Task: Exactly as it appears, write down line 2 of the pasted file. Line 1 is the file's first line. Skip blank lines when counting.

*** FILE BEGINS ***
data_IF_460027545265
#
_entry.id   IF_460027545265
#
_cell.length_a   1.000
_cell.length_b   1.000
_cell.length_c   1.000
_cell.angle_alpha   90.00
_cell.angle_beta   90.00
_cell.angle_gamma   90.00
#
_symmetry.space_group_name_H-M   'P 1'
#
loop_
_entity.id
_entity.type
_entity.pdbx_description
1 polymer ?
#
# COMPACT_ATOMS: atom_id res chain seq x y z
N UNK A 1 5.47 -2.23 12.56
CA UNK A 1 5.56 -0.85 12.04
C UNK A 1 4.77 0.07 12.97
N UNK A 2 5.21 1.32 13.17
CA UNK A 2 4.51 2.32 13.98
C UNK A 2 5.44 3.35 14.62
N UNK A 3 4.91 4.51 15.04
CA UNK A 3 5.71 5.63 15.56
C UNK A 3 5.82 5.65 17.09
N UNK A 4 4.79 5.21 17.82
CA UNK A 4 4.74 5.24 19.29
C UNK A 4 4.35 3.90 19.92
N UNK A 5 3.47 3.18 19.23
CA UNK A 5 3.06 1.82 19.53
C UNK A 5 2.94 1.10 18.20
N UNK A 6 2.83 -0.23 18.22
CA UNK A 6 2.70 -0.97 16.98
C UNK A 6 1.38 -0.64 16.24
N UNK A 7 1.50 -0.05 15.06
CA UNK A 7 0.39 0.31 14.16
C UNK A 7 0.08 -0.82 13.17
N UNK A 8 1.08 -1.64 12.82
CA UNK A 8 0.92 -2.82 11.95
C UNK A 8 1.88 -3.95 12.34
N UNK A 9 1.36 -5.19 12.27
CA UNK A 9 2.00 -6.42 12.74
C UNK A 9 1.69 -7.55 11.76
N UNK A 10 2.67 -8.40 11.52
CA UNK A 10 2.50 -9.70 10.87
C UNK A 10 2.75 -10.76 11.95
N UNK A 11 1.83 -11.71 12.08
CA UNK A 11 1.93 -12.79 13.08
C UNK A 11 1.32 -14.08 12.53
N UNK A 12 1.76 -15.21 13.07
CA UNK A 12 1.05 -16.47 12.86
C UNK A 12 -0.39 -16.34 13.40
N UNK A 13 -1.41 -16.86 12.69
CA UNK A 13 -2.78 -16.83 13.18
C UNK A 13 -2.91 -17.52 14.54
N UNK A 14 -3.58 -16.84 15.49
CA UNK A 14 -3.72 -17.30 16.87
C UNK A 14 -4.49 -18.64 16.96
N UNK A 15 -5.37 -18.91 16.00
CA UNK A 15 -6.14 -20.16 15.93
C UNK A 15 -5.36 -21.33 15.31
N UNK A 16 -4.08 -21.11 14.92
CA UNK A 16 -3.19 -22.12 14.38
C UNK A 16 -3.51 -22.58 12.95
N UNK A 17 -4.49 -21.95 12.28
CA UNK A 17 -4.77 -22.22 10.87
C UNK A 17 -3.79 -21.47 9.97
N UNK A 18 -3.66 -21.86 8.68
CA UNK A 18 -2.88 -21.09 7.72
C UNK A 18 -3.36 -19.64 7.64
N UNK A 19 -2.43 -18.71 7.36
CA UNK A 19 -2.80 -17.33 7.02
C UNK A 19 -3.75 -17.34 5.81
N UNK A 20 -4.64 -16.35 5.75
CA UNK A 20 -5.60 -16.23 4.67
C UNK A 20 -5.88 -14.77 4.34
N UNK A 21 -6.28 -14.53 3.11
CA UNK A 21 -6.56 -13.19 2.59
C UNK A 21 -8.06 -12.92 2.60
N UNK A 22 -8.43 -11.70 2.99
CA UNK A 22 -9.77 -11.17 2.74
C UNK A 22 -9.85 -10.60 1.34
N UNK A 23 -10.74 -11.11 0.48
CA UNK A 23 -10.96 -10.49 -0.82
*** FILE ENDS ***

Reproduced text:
#